What is it about woo-meisters that makes them think they are the best person to give advice on anything health-related? I can (just about) understand why a homeopath would think they were able to advise on homeopathy, but what makes them think they are qualified to, say, diagnose or to give advice on diet? There is a homeopathy forum named after the Organon and the person who runs it, Dr Organon, has been dispensing advice to all comers. Someone has posted that they have been suffering with the following symptoms: “very tired, lower back in pain, headache, frequent urination at night. Appetite good. Hand and feet clammy, skin and hair dry, ringing in ears”. On asking the client (Milli) about diet, Dr Organon received the reply that Milli was a non-dairy raw foodist. Dr Organon then decided that Milli needed food supplements. Dr Organon followed this advice by stating that “very few leading nutritional experts now believe all our nutrients can be obtained from diet alone, as our need for these have increased exponentially in direct relation to nutrient leaching substances and situations in our environment and lifestyles”. The fact that some people with an interest in nutrition believe this (and broadcast this belief) is perhaps what led to the EU including the following clause in a recent directive: in the European Union, it is illegal for food supplements manufacturers/retailers to suggest on their packaging that a balanced diet cannot provide sufficient nutrients (Article 7 of Directive 2002/46/EC) – 2002/46 PDF. Dr O advises Milli to take a supplement containing “at least 25mg of all 11 B-vitamins (except of course those measured in micrograms)” and also says “I would also include at least 250-500 mg of Vitamin C, and some fish in your diet”. Dr O states that the 11 B Vitamins include choline, inositol and PABA (well they’re not in the 2002/46 Annex showing permitted vitamins and minerals, so I don’t know why Dr O feels they are necessary – presumably he knows better than groups such as EFSA or the FSA’s Expert Group on Vitamins or…).
Dr O then advises eating fish (my emphasis). “Any fish will suffice, although of course fresh is always best”. The Food Standards Agency does advise the consumption of fish – but with caveats. There is a page on mercury in fish, and a page on the ‘Eat Well’ site, fish and shellfish. FSA advice is that:
We should be eating at least two portions of fish a week including one of oily fish.
Dr O hasn’t: stated what their qualification in nutrition is; advised Milli to see a GP or other appropriate health professional (dietitian, anyone?); linked to any respectable sites that provide responsible advice based on the best available evidence (such as the FSA); mentioned that one of your recommended portions of fish should be oily fish; or made any reference whatsoever to the mercury in fish (not that mercury in fish is that big a deal for most adults – as long as they’re not pregnant of course).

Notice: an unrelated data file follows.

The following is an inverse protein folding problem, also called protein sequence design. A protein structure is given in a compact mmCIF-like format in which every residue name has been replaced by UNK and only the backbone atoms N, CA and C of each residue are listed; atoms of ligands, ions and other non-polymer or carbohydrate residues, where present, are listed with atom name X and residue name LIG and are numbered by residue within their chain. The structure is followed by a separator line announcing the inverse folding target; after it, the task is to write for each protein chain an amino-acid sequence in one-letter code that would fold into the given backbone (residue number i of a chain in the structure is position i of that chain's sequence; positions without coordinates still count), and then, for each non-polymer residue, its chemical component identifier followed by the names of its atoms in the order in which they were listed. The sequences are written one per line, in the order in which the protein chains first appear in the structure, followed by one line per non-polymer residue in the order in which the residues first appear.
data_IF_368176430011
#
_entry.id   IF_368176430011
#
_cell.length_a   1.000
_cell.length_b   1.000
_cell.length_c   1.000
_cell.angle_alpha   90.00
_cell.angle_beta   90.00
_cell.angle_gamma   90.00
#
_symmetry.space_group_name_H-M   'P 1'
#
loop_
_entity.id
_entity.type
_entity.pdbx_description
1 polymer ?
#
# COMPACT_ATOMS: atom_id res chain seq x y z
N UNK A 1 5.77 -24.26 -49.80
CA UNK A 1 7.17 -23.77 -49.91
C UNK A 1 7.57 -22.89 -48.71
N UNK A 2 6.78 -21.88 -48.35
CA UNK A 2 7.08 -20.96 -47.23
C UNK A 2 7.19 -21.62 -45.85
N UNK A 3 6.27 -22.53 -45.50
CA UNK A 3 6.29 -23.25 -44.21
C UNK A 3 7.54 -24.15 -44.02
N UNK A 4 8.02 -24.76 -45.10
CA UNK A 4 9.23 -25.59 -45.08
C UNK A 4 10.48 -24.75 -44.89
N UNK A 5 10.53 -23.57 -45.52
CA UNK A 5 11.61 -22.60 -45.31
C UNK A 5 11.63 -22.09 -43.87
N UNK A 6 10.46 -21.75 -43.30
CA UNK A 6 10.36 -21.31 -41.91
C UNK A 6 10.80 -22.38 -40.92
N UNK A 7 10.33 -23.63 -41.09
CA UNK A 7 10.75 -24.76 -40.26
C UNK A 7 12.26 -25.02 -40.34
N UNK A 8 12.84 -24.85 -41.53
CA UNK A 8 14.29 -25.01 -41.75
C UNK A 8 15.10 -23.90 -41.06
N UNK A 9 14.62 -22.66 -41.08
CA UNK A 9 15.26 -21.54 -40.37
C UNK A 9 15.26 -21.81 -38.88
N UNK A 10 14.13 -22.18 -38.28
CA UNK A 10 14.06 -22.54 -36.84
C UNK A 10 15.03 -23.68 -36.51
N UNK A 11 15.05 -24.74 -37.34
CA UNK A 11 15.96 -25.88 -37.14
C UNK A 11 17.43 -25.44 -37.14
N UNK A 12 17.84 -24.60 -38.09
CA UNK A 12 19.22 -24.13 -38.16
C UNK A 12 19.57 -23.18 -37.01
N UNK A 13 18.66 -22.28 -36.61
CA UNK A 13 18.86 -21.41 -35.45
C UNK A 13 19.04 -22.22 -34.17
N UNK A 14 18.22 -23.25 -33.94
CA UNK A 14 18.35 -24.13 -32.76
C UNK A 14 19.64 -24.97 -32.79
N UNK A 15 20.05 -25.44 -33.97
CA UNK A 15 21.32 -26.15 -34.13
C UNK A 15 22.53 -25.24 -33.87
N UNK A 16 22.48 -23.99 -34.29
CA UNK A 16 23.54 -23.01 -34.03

Dr O has: advised the use of high dose vitamin supplements without providing any rationale (if you want to know about the benefits and risks of high dose supplements, why not try a Quacksafe search? Or try the FSA website); advised the consumption of fish (any fish) without giving any guidelines or providing links to reliable information; and moved from giving advice on homeopathic woo to giving advice on nutritionista woo.
Dr O occasionally veers off into digressions such as talking about the knowledge of “the ancient Chinese”. Woooo. I’ve included a quote:
food is one of our main sources of heat, especially in the cold winter months, and even the ancient Chinese, who had the most incredible knowledge when it came to medicine and health, advised against the ingestion of cold foods in winter, which is still included in their system even today.
Which is weird – because I thought that the temperature of food had little to do with how much warmth the food provided. According to my encyclopaedia, Antoine Lavoisier carried out respiration studies with Armand Seguin in the 1780s. Lavoisier and Seguin found increased expiration of carbon dioxide during physical work and concluded that it came from the oxidation of body fat, which was the source of animal heat. From trials with guinea-pigs they concluded that the heat produced by a living system was the same as that produced by external combustion of the same amount of carbon. Of course, the definition of a Calorie (Kcal) given by Wikipedia is “the amount of digestively available food energy (heat) that will raise the temperature of one kilogram of water one degree Celsius”. Wiki_Food_Energy. The Ancient Chinese may well have advised against consumption of cold food in winter and Dr O may believe that this is good advice, but – personally – I’ll be stuffing my greedy fat face with both hot and cold food in an effort to keep warm.*
I suppose if bullshit is your stock-in-trade then you could argue that it doesn’t particularly matter which field of woo you apply it to. The offending thread is here.**
*According to this site, “Keeping your body hotter than the environment requires a constant use of energy and mammals can use up to 80% of their food in this way.” I found this site because I remembered the 80% quote from David Attenborough’s recent documentary on lizards (Life in Cold Blood). Attenborough had quoted the 80% figure for humans and compared it to the percentage of calories from food that lizards used for maintaining body temperature (and when was the last time you saw a lizard using a microwave?).
**Edit: Here, on PDF: Dr O – dietitian and homeopath? for those who can’t view the Organon forum.